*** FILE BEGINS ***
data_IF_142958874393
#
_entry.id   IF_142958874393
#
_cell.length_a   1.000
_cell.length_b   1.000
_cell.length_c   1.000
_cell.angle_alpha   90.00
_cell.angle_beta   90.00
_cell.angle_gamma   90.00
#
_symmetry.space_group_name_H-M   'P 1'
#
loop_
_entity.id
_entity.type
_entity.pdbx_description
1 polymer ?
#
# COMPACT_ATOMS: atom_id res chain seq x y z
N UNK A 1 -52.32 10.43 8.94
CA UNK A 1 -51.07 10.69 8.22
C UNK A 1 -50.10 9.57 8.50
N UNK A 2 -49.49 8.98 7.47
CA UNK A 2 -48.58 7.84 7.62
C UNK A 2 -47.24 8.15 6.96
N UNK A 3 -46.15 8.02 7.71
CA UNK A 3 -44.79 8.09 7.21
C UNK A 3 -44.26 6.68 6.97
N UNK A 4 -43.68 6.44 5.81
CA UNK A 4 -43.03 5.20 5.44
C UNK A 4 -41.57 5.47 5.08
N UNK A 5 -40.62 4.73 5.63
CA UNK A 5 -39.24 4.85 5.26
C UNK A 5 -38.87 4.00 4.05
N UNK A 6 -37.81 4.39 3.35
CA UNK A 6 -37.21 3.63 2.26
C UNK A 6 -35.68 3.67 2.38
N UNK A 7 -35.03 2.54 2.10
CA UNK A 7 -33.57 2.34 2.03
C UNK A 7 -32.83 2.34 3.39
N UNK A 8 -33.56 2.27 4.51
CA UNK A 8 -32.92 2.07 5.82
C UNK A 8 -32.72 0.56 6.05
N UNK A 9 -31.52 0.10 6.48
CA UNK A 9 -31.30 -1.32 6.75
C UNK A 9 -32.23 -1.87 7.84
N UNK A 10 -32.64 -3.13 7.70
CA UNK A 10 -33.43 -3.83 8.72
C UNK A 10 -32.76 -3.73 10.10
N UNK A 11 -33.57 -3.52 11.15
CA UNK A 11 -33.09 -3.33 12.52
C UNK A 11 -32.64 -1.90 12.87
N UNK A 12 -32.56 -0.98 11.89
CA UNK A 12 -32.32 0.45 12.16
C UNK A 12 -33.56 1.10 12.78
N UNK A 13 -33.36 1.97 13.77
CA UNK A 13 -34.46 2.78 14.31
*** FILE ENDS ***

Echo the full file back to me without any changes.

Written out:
data_IF_142958874393
#
_entry.id   IF_142958874393
#
_cell.length_a   1.000
_cell.length_b   1.000
_cell.length_c   1.000
_cell.angle_alpha   90.00
_cell.angle_beta   90.00
_cell.angle_gamma   90.00
#
_symmetry.space_group_name_H-M   'P 1'
#
loop_
_entity.id
_entity.type
_entity.pdbx_description
1 polymer ?
#
# COMPACT_ATOMS: atom_id res chain seq x y z
N UNK A 1 -52.32 10.43 8.94
CA UNK A 1 -51.07 10.69 8.22
C UNK A 1 -50.10 9.57 8.50
N UNK A 2 -49.49 8.98 7.47
CA UNK A 2 -48.58 7.84 7.62
C UNK A 2 -47.24 8.15 6.96
N UNK A 3 -46.15 8.02 7.71
CA UNK A 3 -44.79 8.09 7.21
C UNK A 3 -44.26 6.68 6.97
N UNK A 4 -43.68 6.44 5.81
CA UNK A 4 -43.03 5.20 5.44
C UNK A 4 -41.57 5.47 5.08
N UNK A 5 -40.62 4.73 5.63
CA UNK A 5 -39.24 4.85 5.26
C UNK A 5 -38.87 4.00 4.05
N UNK A 6 -37.81 4.39 3.35
CA UNK A 6 -37.21 3.63 2.26
C UNK A 6 -35.68 3.67 2.38
N UNK A 7 -35.03 2.54 2.10
CA UNK A 7 -33.57 2.34 2.03
C UNK A 7 -32.83 2.34 3.39
N UNK A 8 -33.56 2.27 4.51
CA UNK A 8 -32.92 2.07 5.82
C UNK A 8 -32.72 0.56 6.05
N UNK A 9 -31.52 0.10 6.48
CA UNK A 9 -31.30 -1.32 6.75
C UNK A 9 -32.23 -1.87 7.84
N UNK A 10 -32.64 -3.13 7.70
CA UNK A 10 -33.43 -3.83 8.72
C UNK A 10 -32.76 -3.73 10.10
N UNK A 11 -33.57 -3.52 11.15
CA UNK A 11 -33.09 -3.33 12.52
C UNK A 11 -32.64 -1.90 12.87
N UNK A 12 -32.56 -0.98 11.89
CA UNK A 12 -32.32 0.45 12.16
C UNK A 12 -33.56 1.10 12.78
N UNK A 13 -33.36 1.97 13.77
CA UNK A 13 -34.46 2.78 14.31